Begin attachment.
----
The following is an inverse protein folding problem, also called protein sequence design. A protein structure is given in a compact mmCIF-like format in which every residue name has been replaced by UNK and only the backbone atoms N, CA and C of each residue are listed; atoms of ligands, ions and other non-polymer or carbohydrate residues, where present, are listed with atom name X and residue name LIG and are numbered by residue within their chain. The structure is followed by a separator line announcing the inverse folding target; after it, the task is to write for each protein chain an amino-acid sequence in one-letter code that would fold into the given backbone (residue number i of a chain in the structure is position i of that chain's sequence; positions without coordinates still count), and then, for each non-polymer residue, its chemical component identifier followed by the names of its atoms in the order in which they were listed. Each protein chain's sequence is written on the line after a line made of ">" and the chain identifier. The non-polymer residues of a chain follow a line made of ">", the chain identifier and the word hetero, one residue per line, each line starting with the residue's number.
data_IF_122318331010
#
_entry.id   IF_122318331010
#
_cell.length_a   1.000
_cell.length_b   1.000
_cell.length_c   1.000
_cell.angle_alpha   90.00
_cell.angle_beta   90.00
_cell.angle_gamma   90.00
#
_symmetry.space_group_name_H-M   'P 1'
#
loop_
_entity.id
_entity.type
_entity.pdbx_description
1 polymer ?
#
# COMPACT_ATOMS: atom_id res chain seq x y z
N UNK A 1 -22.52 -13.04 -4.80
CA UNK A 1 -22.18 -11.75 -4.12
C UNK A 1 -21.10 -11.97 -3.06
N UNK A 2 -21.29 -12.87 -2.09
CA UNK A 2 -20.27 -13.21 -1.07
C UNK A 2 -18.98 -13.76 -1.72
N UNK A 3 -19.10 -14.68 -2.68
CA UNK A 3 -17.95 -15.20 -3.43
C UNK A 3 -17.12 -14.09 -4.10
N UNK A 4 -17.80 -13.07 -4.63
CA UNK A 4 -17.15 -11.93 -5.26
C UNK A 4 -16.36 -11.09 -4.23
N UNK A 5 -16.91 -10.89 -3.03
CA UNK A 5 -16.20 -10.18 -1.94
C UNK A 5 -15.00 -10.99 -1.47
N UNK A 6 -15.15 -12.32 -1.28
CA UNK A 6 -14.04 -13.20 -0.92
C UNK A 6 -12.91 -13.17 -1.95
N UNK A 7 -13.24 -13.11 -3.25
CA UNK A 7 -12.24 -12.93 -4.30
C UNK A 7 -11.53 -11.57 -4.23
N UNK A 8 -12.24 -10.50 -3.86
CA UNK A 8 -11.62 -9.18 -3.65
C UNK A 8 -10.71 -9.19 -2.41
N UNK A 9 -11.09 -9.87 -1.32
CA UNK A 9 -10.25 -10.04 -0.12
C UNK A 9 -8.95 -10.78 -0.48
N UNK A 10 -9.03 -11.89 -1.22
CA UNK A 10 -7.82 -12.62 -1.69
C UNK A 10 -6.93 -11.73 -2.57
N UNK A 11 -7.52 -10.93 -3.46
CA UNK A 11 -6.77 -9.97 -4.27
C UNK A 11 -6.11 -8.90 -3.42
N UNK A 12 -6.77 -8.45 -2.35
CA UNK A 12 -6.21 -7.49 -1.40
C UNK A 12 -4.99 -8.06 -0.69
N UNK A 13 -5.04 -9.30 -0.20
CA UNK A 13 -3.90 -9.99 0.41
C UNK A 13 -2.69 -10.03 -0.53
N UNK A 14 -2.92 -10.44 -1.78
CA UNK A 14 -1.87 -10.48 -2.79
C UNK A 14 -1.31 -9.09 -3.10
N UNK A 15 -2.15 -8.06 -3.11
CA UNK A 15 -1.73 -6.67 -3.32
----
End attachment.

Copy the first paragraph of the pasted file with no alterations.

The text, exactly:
The following is an inverse protein folding problem, also called protein sequence design. A protein structure is given in a compact mmCIF-like format in which every residue name has been replaced by UNK and only the backbone atoms N, CA and C of each residue are listed; atoms of ligands, ions and other non-polymer or carbohydrate residues, where present, are listed with atom name X and residue name LIG and are numbered by residue within their chain. The structure is followed by a separator line announcing the inverse folding target; after it, the task is to write for each protein chain an amino-acid sequence in one-letter code that would fold into the given backbone (residue number i of a chain in the structure is position i of that chain's sequence; positions without coordinates still count), and then, for each non-polymer residue, its chemical component identifier followed by the names of its atoms in the order in which they were listed. Each protein chain's sequence is written on the line after a line made of ">" and the chain identifier. The non-polymer residues of a chain follow a line made of ">", the chain identifier and the word hetero, one residue per line, each line starting with the residue's number.